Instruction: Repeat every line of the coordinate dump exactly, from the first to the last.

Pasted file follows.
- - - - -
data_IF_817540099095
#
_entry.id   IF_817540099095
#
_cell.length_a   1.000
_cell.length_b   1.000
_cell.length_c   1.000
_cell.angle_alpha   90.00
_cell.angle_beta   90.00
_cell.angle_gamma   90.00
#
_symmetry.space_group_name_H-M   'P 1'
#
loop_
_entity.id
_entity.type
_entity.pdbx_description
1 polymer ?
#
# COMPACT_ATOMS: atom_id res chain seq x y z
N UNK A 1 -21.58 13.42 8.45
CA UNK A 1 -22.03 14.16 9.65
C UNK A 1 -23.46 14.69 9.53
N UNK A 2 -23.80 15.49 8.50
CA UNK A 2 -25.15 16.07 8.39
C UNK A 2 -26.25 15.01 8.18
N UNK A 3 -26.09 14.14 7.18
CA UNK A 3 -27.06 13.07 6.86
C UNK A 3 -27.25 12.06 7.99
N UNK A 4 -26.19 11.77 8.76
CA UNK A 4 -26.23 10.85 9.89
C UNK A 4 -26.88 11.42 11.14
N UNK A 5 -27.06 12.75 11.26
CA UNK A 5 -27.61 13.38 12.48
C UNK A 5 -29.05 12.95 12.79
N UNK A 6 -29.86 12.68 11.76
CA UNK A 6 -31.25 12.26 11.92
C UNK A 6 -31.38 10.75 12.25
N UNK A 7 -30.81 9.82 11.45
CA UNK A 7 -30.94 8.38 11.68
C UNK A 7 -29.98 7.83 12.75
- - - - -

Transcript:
data_IF_817540099095
#
_entry.id   IF_817540099095
#
_cell.length_a   1.000
_cell.length_b   1.000
_cell.length_c   1.000
_cell.angle_alpha   90.00
_cell.angle_beta   90.00
_cell.angle_gamma   90.00
#
_symmetry.space_group_name_H-M   'P 1'
#
loop_
_entity.id
_entity.type
_entity.pdbx_description
1 polymer ?
#
# COMPACT_ATOMS: atom_id res chain seq x y z
N UNK A 1 -21.58 13.42 8.45
CA UNK A 1 -22.03 14.16 9.65
C UNK A 1 -23.46 14.69 9.53
N UNK A 2 -23.80 15.49 8.50
CA UNK A 2 -25.15 16.07 8.39
C UNK A 2 -26.25 15.01 8.18
N UNK A 3 -26.09 14.14 7.18
CA UNK A 3 -27.06 13.07 6.86
C UNK A 3 -27.25 12.06 7.99
N UNK A 4 -26.19 11.77 8.76
CA UNK A 4 -26.23 10.85 9.89
C UNK A 4 -26.88 11.42 11.14
N UNK A 5 -27.06 12.75 11.26
CA UNK A 5 -27.61 13.38 12.48
C UNK A 5 -29.05 12.95 12.79
N UNK A 6 -29.86 12.68 11.76
CA UNK A 6 -31.25 12.26 11.92
C UNK A 6 -31.38 10.75 12.25
N UNK A 7 -30.81 9.82 11.45
CA UNK A 7 -30.94 8.38 11.68
C UNK A 7 -29.98 7.83 12.75